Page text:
Chinese and Hindu temples, Buddhit Wats and churches for a range of denominations are available for those who hold to those respective faiths.

No town would be complete without adequate healthcare and UUM fulfils this role with its University Health Centre, which provides medical and dental treatment, counselling, first aid, surgery and medication for students and staff.

The Centre’s facilities include a computerised haematology laboratory, imaging and diagnostic laboratory as well as paediatric and ante-natal clinical services.

Sports plays an important part in university life and UUM provides facilities for a variety of disciplines. An Olympic-sized swimming pool, mini stadium with top-class running track, archery range, grass fields and other facilities cater for almost every sport, including football, rugby, hockey, track and field, badminton, tennis, basketball, volleyball, softball, handball, netball and even motorsports, among others.

UUM is the first university in the world to have an on-campus go-kart track. The UUM International Go-Kart Circuit is 1.2 kilometres long, covering 5.67 acres and cost about RM2 million to build.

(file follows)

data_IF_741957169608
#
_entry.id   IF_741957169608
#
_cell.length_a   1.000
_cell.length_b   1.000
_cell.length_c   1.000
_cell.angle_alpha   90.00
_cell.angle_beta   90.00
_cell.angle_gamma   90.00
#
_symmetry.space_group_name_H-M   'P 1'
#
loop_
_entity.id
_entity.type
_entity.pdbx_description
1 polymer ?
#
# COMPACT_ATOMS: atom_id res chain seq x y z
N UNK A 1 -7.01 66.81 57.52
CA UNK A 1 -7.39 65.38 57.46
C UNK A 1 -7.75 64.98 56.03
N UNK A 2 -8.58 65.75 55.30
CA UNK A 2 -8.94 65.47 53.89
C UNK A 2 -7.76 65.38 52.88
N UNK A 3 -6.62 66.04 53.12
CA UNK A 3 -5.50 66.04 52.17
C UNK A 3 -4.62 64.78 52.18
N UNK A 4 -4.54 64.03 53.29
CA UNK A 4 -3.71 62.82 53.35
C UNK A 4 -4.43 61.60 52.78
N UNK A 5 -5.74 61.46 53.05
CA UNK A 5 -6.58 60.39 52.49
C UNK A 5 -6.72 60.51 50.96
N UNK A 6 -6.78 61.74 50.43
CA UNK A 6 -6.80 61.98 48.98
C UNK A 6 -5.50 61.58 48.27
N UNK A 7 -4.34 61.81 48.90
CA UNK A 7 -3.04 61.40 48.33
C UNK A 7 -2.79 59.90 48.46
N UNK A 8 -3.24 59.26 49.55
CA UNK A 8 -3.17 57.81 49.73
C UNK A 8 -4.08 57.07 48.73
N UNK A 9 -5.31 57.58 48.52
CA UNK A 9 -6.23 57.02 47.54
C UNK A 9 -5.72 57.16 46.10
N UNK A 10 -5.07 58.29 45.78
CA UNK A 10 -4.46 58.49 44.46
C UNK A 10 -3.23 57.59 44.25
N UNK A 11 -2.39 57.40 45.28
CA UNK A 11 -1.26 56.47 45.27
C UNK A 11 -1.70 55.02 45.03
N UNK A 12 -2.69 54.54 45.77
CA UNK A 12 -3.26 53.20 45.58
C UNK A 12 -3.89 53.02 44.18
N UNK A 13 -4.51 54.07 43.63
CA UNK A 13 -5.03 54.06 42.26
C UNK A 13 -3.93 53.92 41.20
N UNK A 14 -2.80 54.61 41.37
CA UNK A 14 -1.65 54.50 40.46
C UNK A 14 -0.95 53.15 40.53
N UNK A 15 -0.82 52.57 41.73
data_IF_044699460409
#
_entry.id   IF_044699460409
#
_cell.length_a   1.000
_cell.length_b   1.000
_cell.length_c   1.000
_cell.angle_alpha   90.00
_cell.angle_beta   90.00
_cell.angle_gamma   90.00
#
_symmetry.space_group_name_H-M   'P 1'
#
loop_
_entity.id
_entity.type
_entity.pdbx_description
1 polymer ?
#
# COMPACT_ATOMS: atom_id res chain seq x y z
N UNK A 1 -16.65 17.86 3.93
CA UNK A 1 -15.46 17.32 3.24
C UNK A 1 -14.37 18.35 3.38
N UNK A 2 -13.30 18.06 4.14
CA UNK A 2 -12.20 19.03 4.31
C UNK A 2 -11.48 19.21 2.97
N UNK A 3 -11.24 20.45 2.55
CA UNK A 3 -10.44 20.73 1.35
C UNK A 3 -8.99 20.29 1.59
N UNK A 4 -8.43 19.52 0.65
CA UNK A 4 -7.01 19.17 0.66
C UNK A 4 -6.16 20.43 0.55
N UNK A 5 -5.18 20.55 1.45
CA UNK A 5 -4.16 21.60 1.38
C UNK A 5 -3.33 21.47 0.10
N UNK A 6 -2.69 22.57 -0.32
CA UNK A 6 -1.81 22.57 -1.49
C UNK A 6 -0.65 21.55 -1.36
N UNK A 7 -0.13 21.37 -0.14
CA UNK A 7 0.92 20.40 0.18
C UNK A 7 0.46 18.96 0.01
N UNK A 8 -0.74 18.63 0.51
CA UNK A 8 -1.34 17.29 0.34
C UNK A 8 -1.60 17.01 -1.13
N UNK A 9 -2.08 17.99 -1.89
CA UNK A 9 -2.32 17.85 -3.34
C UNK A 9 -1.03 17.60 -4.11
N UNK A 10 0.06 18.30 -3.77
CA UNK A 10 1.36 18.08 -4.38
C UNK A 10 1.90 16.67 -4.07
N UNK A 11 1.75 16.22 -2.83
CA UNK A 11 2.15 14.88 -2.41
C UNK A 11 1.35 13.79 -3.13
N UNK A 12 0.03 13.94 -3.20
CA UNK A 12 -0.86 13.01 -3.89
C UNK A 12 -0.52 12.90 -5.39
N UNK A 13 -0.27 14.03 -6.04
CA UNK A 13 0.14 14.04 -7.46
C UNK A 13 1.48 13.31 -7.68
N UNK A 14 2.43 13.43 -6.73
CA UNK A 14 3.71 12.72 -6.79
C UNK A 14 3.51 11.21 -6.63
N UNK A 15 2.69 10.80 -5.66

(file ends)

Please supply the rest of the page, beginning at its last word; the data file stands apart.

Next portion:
The circuit has been sanctioned by the world governing body for motorsports, FIA, and is one of only four tracks in the world to run in an anti-clockwise direction.

Leisure and recreation activities at the UUM do not stop with sports and hobbies.

The campus also contains the Varsity Mall, which has a post office, banking facilities, bookshop, restaurant, mini-market and other features and attractions found in shopping malls around the world.

Shopping also extends to a commercial centre that boasts plenty of stalls managed by students and that sell a range of items and goods.

UUM has certainly made an impact among Malaysian and international students as more than just a tertiary learning centre.

It has earned a reputation as a living, breathing and growing academic institution that continues to produce high-quality students who are armed not only with knowledge and skills, but also with important life experiences.